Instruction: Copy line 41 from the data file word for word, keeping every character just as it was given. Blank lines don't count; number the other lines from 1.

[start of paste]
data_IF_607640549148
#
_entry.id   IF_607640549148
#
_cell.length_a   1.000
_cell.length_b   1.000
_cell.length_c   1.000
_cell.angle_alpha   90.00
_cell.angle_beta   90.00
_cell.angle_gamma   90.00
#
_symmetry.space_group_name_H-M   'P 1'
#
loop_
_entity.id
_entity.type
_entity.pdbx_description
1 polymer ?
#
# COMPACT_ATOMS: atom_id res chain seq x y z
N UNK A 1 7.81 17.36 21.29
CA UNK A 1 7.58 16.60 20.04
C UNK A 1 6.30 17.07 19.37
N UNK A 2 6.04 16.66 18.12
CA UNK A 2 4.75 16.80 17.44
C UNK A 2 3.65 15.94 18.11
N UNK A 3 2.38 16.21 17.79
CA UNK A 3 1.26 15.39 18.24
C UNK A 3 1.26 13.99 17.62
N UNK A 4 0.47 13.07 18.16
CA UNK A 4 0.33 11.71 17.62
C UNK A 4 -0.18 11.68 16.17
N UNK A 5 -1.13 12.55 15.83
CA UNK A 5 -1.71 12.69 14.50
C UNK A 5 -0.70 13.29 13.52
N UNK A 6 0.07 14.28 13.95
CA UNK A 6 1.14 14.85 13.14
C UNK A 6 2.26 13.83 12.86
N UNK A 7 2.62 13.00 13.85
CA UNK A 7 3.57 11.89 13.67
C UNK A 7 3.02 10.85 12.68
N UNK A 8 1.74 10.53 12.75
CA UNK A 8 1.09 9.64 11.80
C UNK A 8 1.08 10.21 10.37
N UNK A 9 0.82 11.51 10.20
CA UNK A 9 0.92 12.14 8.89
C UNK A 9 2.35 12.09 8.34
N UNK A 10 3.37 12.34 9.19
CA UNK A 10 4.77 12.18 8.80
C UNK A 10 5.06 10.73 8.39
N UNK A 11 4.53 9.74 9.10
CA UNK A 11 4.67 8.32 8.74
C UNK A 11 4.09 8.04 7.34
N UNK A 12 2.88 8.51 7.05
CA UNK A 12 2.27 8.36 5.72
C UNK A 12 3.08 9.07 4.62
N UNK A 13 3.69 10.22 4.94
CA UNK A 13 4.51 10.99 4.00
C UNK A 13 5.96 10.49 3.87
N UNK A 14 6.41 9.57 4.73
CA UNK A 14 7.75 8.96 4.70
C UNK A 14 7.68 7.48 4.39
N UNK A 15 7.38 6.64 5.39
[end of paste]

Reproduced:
C UNK A 7 3.02 10.85 12.68